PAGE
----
Robin Blake hugged her son for the last time after dinner Sunday night.
The boy, Kenneth Jones, had spent much of the weekend at his parents' Westport home, playing basketball with his brother and preparing for a West Virginia camping trip with his high school classmates.
"He loved the outdoors, but he was a city kid," said his father, also named Kenneth Jones.
"He was on the right track," said his mother, Robin Blake, tears streaming down her face.
Kenneth, 17, and seven other students from Independence School Local 1 in Hampden - an alternative public school for students who have struggled in traditional classrooms - left Baltimore on Tuesday morning. That night, they slept under tents pitched deep in the Monongahela National Forest in Elkins, W.Va.
The next day, as other students stood by, Jones jumped into a frigid pool at the base of a waterfall, said a West Virginia State Police investigator. Amid the rough currents, the 10th-grader went under and drowned.
The death has prompted an internal investigation by the city school system, and at least one member of the City Council said he is considering hearings.
"There are a lot of questions I want answered," said the boy's father.
"I'm not going to discredit the school, but I think they should have been better supervised," he said, standing in front of his house yesterday. "I want to know what happened."
The Baltimore school system's interim chief executive officer, Charlene Cooper Boston, did not publicly comment yesterday about the death.
Vanessa Pyatt, a spokeswoman for the school system, said that an internal review is in progress but declined to elaborate.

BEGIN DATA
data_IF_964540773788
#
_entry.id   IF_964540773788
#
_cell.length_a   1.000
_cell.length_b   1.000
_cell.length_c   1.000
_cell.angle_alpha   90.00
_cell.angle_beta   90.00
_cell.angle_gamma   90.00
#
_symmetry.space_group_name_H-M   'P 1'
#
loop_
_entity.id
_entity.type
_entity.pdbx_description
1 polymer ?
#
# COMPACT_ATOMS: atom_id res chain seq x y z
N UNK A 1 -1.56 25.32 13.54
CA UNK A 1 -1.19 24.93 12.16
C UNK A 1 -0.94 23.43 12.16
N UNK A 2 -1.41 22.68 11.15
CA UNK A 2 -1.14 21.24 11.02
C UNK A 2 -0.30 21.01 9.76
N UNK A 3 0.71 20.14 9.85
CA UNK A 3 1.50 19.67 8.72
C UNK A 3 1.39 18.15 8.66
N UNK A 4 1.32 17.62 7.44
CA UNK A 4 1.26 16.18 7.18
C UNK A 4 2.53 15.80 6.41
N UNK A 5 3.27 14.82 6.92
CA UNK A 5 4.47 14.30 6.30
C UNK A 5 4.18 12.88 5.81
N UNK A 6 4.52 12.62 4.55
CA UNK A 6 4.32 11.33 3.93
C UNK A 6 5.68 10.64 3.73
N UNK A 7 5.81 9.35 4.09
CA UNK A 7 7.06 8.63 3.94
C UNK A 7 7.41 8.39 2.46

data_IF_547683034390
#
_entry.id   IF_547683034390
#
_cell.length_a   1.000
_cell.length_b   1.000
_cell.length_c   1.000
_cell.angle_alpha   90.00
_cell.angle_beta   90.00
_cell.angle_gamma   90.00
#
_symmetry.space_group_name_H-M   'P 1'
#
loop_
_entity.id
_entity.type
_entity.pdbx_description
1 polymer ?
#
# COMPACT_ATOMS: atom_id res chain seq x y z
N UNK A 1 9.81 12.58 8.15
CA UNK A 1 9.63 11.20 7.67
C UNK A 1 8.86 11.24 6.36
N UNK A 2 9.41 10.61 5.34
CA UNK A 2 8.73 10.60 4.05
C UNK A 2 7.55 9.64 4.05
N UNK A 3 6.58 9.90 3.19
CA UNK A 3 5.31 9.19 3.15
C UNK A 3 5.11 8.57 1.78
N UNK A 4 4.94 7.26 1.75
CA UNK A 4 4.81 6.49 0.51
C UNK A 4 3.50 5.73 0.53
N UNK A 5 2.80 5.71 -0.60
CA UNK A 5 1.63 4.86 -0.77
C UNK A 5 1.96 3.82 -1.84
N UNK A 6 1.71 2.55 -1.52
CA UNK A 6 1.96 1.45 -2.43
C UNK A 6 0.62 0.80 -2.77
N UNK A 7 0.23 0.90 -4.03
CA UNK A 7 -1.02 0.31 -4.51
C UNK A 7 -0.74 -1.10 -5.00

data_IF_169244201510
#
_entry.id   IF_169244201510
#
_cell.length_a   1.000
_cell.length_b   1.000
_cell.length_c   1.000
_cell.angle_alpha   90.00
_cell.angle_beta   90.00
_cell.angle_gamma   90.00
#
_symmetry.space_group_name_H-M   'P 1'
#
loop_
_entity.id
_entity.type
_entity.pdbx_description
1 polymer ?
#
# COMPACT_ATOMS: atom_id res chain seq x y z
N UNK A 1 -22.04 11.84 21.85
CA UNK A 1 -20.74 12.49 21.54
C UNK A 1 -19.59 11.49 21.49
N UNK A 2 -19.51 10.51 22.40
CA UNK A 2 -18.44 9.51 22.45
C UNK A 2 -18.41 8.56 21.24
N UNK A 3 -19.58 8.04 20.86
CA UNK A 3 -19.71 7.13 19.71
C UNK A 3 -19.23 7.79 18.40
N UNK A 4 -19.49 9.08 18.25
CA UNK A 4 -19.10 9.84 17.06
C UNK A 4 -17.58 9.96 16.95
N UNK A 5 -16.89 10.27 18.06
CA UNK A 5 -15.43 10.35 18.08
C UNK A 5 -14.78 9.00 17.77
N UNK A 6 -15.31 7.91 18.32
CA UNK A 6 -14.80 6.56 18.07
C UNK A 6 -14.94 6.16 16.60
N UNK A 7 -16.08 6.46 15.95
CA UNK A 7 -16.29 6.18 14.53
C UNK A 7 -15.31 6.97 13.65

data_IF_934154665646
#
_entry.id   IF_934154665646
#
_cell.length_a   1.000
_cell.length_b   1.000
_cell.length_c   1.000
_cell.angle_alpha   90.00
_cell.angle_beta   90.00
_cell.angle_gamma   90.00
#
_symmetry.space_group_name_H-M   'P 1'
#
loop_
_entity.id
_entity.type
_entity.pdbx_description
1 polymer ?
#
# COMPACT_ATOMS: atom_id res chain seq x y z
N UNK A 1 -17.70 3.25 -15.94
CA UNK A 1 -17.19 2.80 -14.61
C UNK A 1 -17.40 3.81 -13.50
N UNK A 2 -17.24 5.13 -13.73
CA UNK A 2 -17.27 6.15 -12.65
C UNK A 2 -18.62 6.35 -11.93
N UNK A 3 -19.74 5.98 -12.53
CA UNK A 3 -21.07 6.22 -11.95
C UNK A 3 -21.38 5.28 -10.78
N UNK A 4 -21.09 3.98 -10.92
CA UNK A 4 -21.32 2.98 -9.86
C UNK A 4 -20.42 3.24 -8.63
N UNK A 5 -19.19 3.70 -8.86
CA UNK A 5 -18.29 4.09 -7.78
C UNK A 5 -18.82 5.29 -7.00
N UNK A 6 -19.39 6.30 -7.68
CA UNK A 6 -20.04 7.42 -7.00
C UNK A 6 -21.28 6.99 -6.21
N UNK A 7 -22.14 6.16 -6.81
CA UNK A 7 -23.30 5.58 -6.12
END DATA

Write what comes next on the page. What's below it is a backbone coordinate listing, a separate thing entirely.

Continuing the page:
She said it was too early to know how the incident would affect the school's status. It is supposed to become a charter school in August.
Councilman Kenneth N. Harris Sr., who chairs the council's Education, Housing, Health and Human Services Committee, said yesterday that he might hold an investigative hearing on the trip and the circumstances of the death.
"We need to take a look at the policies regarding trips and guardians," Harris said. "All that needs to be looked at."
"It's puzzling," Harris said. "What type of supervision and safety measures were in place? There are so many unanswered questions."
Pyatt referred all questions about the drowning to the West Virginia State Police. Tfc. Andrew D. Teter, the lead investigator, said he is still working on the report but described the death as accidental.
"He entered [the water] on his own accord," Teter said of the teen. The officer said it did not appear that Jones was knocked unconscious in the water. He said that other students were in the immediate area and that teachers were nearby.
"There are strong undercurrents from the waterfall. That is a contributing factor," he said.
He said that the campsite, near a place called Spruce Knob, is about eight miles from any dirt road and 15 miles from a paved highway.
After receiving an emergency call from a teacher with a satellite phone about 5 p.m., rescue workers got to the scene in two hours. Teter said he hiked two to three miles with heavy gear to find the campsite.